OBJECTIVE: To investigate the influence of low intensity laser irradiation on the regeneration of the fibular nerve of rats after crush injury. METHODS: Twenty-five rats were used, divided into three groups: 1) intact nerve, no treatment; 2) crushed nerve, no treatment; 3) crush injury, laser irradiation applied on the medullary region corresponding to the roots of the sciatic nerve and subsequently on the course of the damaged nerve. Laser irradiation was carried out for 14 consecutive days. RESULTS: Animals were evaluated by functional gait analysis with the peroneal functional index and by histomorphometric analysis using the total number of myelinated nerve fibers and their density, total number of Schwann cells, total number of blood vessels and the occupied area, minimum diameter of the fiber diameter and G-quotient. CONCLUSION: According to the statistical analysis there was no significant difference among groups and the authors conclude that low intensity laser irradiation has little or no influence on nerve regeneration and functional recovery. Laboratory investigation .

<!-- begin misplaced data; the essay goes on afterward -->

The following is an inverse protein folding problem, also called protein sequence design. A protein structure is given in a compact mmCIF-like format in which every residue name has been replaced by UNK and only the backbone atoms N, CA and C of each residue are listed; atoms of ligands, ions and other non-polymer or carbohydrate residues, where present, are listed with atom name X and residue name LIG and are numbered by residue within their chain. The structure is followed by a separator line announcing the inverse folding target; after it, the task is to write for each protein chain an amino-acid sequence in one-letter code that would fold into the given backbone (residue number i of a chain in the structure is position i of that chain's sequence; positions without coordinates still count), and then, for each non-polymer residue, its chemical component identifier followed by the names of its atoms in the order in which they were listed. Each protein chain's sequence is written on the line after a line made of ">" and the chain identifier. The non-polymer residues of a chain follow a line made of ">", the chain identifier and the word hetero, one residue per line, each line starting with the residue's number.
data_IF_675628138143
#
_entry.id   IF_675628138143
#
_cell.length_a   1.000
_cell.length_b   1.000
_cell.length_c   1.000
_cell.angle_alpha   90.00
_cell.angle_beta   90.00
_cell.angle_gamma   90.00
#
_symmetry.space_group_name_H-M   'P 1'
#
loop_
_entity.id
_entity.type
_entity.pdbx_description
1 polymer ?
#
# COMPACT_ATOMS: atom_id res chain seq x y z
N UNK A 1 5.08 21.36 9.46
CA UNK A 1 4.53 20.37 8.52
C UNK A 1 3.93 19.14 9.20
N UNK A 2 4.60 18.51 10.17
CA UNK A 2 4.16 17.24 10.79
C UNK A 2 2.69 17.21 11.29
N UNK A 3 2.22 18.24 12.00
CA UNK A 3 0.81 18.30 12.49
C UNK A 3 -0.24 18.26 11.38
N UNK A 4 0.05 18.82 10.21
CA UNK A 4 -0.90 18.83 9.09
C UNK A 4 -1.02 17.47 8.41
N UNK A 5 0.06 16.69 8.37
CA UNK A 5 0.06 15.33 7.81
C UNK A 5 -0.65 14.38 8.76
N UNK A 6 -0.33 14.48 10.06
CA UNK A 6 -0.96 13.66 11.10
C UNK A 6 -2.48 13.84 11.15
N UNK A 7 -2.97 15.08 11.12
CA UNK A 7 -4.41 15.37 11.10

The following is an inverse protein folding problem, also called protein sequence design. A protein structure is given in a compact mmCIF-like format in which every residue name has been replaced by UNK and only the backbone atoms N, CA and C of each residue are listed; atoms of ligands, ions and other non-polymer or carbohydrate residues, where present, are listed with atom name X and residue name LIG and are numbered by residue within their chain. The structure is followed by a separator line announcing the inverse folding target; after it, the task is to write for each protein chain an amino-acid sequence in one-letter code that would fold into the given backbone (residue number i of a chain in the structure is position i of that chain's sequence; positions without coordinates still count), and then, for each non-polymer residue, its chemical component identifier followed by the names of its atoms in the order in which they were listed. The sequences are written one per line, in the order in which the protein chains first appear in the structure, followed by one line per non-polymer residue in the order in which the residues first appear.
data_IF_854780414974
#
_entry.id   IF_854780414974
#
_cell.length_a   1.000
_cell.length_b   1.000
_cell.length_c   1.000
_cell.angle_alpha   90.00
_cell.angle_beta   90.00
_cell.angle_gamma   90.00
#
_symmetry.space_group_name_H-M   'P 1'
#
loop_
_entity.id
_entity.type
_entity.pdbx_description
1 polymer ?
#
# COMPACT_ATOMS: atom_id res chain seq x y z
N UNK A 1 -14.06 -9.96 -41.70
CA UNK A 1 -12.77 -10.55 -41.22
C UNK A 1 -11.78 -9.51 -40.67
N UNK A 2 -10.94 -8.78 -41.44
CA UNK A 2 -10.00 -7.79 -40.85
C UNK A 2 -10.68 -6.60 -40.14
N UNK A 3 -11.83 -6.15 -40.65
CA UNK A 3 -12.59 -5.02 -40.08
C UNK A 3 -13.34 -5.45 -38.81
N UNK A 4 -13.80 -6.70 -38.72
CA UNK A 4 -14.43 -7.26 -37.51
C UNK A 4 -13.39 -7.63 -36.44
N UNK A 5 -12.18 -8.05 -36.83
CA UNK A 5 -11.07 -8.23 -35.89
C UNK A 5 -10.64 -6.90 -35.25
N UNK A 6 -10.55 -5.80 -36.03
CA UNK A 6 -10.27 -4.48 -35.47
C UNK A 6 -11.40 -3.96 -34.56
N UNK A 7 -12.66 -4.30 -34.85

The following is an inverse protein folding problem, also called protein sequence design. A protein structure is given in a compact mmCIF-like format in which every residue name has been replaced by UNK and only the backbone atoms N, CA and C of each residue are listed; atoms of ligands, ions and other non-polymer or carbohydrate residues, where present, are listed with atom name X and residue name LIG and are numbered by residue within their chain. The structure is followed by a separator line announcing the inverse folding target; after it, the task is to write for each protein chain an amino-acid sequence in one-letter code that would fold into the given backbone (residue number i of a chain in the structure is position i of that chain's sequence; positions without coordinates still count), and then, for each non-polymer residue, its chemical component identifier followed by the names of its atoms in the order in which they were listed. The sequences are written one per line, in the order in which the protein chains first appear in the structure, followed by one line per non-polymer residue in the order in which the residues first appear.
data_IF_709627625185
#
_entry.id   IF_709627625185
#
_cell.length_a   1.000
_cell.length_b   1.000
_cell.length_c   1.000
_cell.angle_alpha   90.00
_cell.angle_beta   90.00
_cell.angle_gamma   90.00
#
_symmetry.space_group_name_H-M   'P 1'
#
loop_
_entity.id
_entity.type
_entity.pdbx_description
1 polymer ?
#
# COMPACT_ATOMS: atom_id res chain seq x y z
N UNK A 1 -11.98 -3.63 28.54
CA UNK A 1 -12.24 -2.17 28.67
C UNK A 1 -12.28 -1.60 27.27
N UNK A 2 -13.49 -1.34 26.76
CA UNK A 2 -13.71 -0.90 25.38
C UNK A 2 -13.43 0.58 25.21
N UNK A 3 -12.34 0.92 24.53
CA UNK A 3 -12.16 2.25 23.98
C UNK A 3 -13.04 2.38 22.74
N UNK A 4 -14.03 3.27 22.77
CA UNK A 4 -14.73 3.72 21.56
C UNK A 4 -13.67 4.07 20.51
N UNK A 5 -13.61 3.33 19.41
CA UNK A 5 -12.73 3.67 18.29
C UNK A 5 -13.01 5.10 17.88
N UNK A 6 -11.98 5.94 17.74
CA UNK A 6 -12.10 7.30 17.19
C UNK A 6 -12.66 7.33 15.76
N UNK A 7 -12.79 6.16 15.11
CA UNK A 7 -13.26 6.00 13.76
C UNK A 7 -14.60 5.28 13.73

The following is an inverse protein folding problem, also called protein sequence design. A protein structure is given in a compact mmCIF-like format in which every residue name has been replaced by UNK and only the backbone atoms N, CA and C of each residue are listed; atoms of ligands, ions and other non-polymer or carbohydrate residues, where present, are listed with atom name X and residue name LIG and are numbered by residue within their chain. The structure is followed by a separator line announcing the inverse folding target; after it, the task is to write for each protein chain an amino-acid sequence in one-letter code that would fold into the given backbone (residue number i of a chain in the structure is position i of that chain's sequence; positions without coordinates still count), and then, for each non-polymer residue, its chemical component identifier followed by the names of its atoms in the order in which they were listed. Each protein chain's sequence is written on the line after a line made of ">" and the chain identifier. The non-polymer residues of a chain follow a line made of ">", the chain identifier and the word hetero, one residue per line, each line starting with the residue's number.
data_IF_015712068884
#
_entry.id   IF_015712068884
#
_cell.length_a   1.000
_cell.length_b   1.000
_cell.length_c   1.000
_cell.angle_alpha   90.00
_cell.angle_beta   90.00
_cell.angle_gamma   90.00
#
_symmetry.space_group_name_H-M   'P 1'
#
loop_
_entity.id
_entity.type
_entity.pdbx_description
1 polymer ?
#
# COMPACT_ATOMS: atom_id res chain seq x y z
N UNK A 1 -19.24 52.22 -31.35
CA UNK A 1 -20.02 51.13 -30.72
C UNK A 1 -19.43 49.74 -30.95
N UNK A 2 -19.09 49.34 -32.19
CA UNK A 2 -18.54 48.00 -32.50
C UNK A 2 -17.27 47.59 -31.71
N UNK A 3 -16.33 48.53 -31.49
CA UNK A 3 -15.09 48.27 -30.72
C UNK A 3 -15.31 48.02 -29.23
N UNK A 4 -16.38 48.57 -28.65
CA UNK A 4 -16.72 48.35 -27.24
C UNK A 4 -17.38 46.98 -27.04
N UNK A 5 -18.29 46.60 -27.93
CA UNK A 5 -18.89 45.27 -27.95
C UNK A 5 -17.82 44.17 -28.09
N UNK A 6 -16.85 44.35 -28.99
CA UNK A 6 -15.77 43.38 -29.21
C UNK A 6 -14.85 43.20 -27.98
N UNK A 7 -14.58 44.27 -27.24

Acta Ortop Bras 2013 Mar 21(2) 92-7

http://www.ncbi.nlm.nih.gov/entrez/query.fcgi?cmd=Retrieve&db=PubMed&dopt=Citation&list_uids=24453650

How does LLLT / cold laser therapy work? click here

How to calculate LLLT dose click here

Get yourself trained click here

Assessment of functional recovery of sciatic nerve in rats submitted to low-level laser therapy with different fluences. An experimental study: laser in functional recovery in rats.

Marcolino AM, Barbosa RI, das Neves LM, Mazzer N, de Jesus Guirro RR, de Cassia Registro Fonseca M

Post-Graduation Progamme Rehabilitation and Functional Performance, Department of Biomechanics, Medicine and Rehabilitation of the Locomotor Apparatus, Medical School of Ribeirao Preto, University of Sao Paulo, Ribeirao Preto, SP Brazil ; Departamento de Biomecanica, Medicina e Reabilitacao do Aparelho Locomotor, FMRP-USP, Av; Bandeirantes, 3900, CEP 14049-900 Ribeirao Preto, SP Brazil. Post-Graduation Progamme Rehabilitation and Functional Performance, Department of Biomechanics, Medicine and Rehabilitation of the Locomotor Apparatus, Medical School of Ribeirao Preto, University of Sao Paulo, Ribeirao Preto, SP Brazil. Post-Graduation Progamme Rehabilitation and Functional Performance, Department of Biomechanics, Medicine and Rehabilitation of the Locomotor Apparatus, Medical School of Ribeirao Preto, University of Sao Paulo, Ribeirao Preto, SP Brazil. Department of Biomechanics, Medicine and Rehabilitation of the Locomotor Apparatus, Medical School of Ribeirao Preto, University of Sao Paulo, Ribeirao Preto, SP Brazil. Department of Biomechanics, Medicine and Rehabilitation of the Locomotor Apparatus, Medical School of Ribeirao Preto, University of Sao Paulo, Ribeirao Preto, SP Brazil. Department of Biomechanics, Medicine and Rehabilitation of the Locomotor Apparatus, Medical School of Ribeirao Preto, University of Sao Paulo, Ribeirao Preto, SP Brazil.